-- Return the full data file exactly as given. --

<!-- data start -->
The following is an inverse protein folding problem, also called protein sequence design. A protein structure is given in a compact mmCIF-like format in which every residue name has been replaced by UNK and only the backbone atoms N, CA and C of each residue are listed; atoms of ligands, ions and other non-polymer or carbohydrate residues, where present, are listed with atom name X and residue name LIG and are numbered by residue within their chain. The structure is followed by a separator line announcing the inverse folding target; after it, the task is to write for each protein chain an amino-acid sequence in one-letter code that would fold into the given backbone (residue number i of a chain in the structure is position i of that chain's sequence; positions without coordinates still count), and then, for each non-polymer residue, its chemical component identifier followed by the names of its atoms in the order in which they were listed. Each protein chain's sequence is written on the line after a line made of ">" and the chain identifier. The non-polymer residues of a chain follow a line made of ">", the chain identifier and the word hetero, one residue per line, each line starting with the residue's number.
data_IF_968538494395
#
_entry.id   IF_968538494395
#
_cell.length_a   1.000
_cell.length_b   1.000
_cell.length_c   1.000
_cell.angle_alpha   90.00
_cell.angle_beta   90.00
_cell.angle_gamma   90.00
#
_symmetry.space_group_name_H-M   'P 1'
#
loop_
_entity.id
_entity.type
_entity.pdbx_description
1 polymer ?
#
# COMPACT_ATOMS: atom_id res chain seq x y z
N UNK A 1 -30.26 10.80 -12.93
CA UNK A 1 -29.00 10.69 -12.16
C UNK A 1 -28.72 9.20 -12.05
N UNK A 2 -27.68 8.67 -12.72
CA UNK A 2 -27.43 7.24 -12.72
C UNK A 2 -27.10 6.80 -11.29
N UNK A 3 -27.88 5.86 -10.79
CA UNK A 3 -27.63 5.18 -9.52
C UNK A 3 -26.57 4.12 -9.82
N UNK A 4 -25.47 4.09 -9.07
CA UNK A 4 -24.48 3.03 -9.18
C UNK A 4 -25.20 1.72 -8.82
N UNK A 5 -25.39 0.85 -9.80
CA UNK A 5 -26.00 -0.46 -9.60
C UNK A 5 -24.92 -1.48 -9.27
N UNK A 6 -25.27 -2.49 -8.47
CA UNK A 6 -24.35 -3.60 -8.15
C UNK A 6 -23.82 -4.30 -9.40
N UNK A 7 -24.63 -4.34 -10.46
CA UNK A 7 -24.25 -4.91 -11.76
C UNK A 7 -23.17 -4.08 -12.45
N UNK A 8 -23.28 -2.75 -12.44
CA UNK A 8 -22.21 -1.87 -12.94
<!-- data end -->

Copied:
The following is an inverse protein folding problem, also called protein sequence design. A protein structure is given in a compact mmCIF-like format in which every residue name has been replaced by UNK and only the backbone atoms N, CA and C of each residue are listed; atoms of ligands, ions and other non-polymer or carbohydrate residues, where present, are listed with atom name X and residue name LIG and are numbered by residue within their chain. The structure is followed by a separator line announcing the inverse folding target; after it, the task is to write for each protein chain an amino-acid sequence in one-letter code that would fold into the given backbone (residue number i of a chain in the structure is position i of that chain's sequence; positions without coordinates still count), and then, for each non-polymer residue, its chemical component identifier followed by the names of its atoms in the order in which they were listed. Each protein chain's sequence is written on the line after a line made of ">" and the chain identifier. The non-polymer residues of a chain follow a line made of ">", the chain identifier and the word hetero, one residue per line, each line starting with the residue's number.
data_IF_968538494395
#
_entry.id   IF_968538494395
#
_cell.length_a   1.000
_cell.length_b   1.000
_cell.length_c   1.000
_cell.angle_alpha   90.00
_cell.angle_beta   90.00
_cell.angle_gamma   90.00
#
_symmetry.space_group_name_H-M   'P 1'
#
loop_
_entity.id
_entity.type
_entity.pdbx_description
1 polymer ?
#
# COMPACT_ATOMS: atom_id res chain seq x y z
N UNK A 1 -30.26 10.80 -12.93
CA UNK A 1 -29.00 10.69 -12.16
C UNK A 1 -28.72 9.20 -12.05
N UNK A 2 -27.68 8.67 -12.72
CA UNK A 2 -27.43 7.24 -12.72
C UNK A 2 -27.10 6.80 -11.29
N UNK A 3 -27.88 5.86 -10.79
CA UNK A 3 -27.63 5.18 -9.52
C UNK A 3 -26.57 4.12 -9.82
N UNK A 4 -25.47 4.09 -9.07
CA UNK A 4 -24.48 3.03 -9.18
C UNK A 4 -25.20 1.72 -8.82
N UNK A 5 -25.39 0.85 -9.80
CA UNK A 5 -26.00 -0.46 -9.60
C UNK A 5 -24.92 -1.48 -9.27
N UNK A 6 -25.27 -2.49 -8.47
CA UNK A 6 -24.35 -3.60 -8.15
C UNK A 6 -23.82 -4.30 -9.40
N UNK A 7 -24.63 -4.34 -10.46
CA UNK A 7 -24.25 -4.91 -11.76
C UNK A 7 -23.17 -4.08 -12.45
N UNK A 8 -23.28 -2.75 -12.44
CA UNK A 8 -22.21 -1.87 -12.94